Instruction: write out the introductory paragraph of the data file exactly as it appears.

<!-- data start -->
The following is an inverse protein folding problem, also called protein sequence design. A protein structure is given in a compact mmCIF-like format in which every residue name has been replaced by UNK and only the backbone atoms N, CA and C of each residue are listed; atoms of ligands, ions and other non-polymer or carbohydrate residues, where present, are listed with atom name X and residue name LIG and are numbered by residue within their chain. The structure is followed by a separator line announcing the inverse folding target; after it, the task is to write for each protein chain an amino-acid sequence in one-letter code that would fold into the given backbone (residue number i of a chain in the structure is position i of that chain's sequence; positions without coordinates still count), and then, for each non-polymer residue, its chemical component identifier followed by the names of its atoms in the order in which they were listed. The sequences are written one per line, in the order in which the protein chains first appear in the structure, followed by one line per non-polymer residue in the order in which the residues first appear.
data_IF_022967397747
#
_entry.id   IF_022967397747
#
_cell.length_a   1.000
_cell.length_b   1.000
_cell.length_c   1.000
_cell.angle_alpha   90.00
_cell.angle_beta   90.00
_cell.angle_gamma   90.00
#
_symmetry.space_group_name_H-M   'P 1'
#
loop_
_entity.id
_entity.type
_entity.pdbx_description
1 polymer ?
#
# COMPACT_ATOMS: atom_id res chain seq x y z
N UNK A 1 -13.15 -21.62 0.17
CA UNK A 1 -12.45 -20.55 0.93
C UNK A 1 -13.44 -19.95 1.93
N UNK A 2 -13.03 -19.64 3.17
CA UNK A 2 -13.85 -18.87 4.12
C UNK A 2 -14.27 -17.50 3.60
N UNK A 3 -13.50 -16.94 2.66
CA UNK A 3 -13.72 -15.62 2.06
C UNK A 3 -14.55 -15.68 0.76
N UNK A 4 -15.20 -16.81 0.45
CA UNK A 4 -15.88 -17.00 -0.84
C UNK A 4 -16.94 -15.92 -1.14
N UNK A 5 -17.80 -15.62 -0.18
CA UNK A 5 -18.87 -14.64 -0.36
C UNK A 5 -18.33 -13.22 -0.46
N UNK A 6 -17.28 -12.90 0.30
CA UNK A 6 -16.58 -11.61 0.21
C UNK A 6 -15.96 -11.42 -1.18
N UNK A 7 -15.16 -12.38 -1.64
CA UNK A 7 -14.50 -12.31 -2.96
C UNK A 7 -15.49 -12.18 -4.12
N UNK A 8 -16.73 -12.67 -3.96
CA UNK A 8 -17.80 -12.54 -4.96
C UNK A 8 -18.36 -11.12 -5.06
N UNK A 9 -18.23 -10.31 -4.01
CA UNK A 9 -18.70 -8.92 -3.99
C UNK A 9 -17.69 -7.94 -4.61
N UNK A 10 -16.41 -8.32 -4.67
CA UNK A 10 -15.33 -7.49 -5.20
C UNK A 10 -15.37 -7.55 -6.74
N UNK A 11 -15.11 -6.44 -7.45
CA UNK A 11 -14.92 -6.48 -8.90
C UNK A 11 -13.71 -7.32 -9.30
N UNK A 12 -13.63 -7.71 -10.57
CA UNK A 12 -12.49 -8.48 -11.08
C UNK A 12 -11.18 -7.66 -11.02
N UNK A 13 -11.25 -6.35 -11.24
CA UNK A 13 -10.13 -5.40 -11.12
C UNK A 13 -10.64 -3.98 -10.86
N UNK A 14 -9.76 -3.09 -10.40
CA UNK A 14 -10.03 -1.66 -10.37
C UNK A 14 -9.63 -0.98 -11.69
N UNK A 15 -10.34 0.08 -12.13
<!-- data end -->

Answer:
The following is an inverse protein folding problem, also called protein sequence design. A protein structure is given in a compact mmCIF-like format in which every residue name has been replaced by UNK and only the backbone atoms N, CA and C of each residue are listed; atoms of ligands, ions and other non-polymer or carbohydrate residues, where present, are listed with atom name X and residue name LIG and are numbered by residue within their chain. The structure is followed by a separator line announcing the inverse folding target; after it, the task is to write for each protein chain an amino-acid sequence in one-letter code that would fold into the given backbone (residue number i of a chain in the structure is position i of that chain's sequence; positions without coordinates still count), and then, for each non-polymer residue, its chemical component identifier followed by the names of its atoms in the order in which they were listed. The sequences are written one per line, in the order in which the protein chains first appear in the structure, followed by one line per non-polymer residue in the order in which the residues first appear.